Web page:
The people of Socotra lived in a sound balance with their environment for centuries: due to limited contact with outside world, throughout its history the local population had to be virtually self-sufficient for all primary needs. Socotri people have therefore developed strong traditional rules to protect the marine and terrestrial natural resources they rely upon. The biodiversity conservation efforts of the government of Yemen and the international community have thus found extremely “fertile ground” on the island. The government’s strategy envisages the environmentally sound and sustainable development of Socotra Archipelago, in view of preserving its global value for biodiversity conservation. The population of Socotra lives however in very poor conditions and health and sanitary conditions rank first among the sectors in need of urgent intervention. Main problems are: lack of transport facilities and road network and consequent difficult access to central health structures; high incidence of water-borne diseases, including malaria and amoebiasis; low awareness of the negative impact of environmental conditions on human health; exponential growth of anthropic impact on the environment due to economic development, including tourism; high rate of urbanization with sequent loss of control on grazing animals and change traditional seasonal patterns of range-land use. Moreover, when Socotra became object of international interest, any objective and geo-referenced data on the island carrying capacity and its links to climactic fluctuations and trends, was completely lacking. Taking all this in consideration and under the framework of its wider “Socotra Conservation and Development Program”, they Goy requested the Italian cooperation to design a project aimed at alleviating the poverty levels of the local population. The intervention should focus on the priority issues of health and water management and should work closely with the UNDP/UNOPS GEF Biodiversity Project, to complement and corroborate its achievements and long-term biodiversity conservation objectives. It was therefore agreed that a system approach toward poverty alleviation should be developed, by integrating health issues with the management of ecosystems and their natural resources and services. The Environment, Water, Health and Poverty Alleviation for the Population of Socotra Island Project is implemented in collaboration with the environment with the Environment Protection Authority (EPA) of the Ministry of Tourism and Environment and in partnership with the Ministry of Health, local corporation for Water and Sanitation. It is supported by the Italian government and by UNDP. Respective contributions are 620,000 euros and 362,000 euros. The government of Poland also contributed to the project with technical assistance and in-kind donations. Project execution is entrusted to UNOPS and UND, taking also advantage of the existing complex communication, procurement and delivery mechanisms already established under the UNDP-GEF project. Goal objectives and expected outputs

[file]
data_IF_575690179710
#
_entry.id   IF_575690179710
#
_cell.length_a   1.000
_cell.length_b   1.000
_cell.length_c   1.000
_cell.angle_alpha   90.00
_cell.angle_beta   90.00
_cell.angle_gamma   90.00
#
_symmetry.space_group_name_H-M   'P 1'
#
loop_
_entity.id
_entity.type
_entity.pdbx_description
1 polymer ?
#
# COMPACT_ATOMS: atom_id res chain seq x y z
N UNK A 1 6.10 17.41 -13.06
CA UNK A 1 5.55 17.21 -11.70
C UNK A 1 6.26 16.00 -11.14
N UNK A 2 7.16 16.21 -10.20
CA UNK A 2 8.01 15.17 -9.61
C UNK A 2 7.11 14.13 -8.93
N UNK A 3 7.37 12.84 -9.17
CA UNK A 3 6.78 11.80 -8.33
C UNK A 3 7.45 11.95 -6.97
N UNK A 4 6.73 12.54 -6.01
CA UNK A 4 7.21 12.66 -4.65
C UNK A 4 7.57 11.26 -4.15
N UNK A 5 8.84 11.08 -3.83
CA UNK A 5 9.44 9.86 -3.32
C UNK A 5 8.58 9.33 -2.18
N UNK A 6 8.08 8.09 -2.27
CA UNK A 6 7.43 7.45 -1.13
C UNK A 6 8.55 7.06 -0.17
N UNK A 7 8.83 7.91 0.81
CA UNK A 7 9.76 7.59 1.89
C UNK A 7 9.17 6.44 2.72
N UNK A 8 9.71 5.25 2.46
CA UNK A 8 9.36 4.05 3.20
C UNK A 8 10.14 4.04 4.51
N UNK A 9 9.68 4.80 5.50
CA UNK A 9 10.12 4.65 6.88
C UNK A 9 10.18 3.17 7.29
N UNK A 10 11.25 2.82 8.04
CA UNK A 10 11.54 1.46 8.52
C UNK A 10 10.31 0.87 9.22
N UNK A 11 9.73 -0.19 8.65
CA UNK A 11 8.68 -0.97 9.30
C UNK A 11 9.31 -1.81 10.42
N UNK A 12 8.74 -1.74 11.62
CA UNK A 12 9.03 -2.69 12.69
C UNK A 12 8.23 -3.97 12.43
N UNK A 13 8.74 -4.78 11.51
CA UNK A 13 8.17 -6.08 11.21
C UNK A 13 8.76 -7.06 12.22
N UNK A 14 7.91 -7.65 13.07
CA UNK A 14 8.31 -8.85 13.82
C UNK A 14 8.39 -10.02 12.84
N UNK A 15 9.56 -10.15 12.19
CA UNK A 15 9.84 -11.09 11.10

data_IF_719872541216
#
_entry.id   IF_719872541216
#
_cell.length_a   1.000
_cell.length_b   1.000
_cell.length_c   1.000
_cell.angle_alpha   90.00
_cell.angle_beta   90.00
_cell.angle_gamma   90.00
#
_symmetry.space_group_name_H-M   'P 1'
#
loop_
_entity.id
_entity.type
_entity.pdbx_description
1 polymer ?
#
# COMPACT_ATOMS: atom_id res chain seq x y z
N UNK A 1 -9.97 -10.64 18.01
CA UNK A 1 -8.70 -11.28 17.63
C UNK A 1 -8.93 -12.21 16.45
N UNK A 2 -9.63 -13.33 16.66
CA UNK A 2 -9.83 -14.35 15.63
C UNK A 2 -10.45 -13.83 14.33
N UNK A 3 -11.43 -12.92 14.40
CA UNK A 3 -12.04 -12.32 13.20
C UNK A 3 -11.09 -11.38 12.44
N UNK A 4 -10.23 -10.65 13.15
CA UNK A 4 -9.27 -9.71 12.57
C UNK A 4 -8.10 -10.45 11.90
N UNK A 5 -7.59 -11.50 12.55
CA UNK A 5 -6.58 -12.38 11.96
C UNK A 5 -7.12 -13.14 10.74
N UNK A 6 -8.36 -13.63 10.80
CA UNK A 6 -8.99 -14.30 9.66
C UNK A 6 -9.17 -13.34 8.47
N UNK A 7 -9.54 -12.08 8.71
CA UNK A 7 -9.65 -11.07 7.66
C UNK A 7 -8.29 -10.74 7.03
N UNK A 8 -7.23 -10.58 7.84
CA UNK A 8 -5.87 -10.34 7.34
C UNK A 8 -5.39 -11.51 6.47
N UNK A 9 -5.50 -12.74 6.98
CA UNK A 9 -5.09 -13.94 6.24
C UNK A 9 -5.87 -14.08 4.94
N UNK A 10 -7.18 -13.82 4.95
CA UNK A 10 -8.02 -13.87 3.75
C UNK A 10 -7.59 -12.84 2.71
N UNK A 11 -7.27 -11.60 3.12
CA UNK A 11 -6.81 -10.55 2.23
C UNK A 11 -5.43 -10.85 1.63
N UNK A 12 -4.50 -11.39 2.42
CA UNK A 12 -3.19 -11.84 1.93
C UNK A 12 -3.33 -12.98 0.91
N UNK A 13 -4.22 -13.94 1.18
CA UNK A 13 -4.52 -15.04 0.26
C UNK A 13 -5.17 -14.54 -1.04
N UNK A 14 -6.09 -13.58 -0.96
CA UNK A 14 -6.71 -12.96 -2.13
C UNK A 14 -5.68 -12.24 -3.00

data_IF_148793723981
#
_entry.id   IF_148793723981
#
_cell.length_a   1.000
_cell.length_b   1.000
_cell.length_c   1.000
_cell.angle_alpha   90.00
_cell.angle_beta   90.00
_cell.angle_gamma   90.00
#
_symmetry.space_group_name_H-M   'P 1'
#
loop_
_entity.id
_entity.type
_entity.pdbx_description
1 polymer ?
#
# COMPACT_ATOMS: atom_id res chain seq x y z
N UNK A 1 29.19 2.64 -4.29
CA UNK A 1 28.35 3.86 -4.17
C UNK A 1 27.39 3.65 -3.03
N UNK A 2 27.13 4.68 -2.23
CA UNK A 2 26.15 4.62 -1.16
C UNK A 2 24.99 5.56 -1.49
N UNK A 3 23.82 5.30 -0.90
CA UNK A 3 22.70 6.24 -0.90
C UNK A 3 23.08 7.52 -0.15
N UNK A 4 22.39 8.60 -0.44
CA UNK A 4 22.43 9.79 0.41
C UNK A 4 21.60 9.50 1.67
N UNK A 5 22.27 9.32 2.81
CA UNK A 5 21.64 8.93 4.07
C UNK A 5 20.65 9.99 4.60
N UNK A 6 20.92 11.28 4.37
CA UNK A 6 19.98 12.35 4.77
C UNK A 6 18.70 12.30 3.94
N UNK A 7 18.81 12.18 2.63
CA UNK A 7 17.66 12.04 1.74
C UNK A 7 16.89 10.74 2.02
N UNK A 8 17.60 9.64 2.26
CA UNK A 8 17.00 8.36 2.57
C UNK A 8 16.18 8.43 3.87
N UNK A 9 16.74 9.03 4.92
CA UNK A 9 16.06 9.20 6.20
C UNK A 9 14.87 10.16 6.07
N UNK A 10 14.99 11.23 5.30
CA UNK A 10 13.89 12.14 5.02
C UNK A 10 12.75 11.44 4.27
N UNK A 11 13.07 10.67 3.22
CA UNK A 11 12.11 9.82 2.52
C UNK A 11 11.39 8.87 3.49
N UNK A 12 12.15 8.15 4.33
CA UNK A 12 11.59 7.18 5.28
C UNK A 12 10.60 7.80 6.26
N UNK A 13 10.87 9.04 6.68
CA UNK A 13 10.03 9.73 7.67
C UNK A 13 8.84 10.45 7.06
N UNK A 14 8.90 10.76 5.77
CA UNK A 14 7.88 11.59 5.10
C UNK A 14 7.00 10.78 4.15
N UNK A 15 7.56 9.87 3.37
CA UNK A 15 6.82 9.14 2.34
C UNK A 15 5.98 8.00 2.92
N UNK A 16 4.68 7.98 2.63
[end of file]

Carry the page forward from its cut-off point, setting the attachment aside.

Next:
The project’s development goal is to alleviate poverty among the population of Socotra island in sustainable and environmentally effective manner. It fits within the framework of the wider Socotra Conservation and Development Program, and it is closely integrated with ongoing UNDP-EPA Socotra Biodeversity Project. The project is structured in three main components.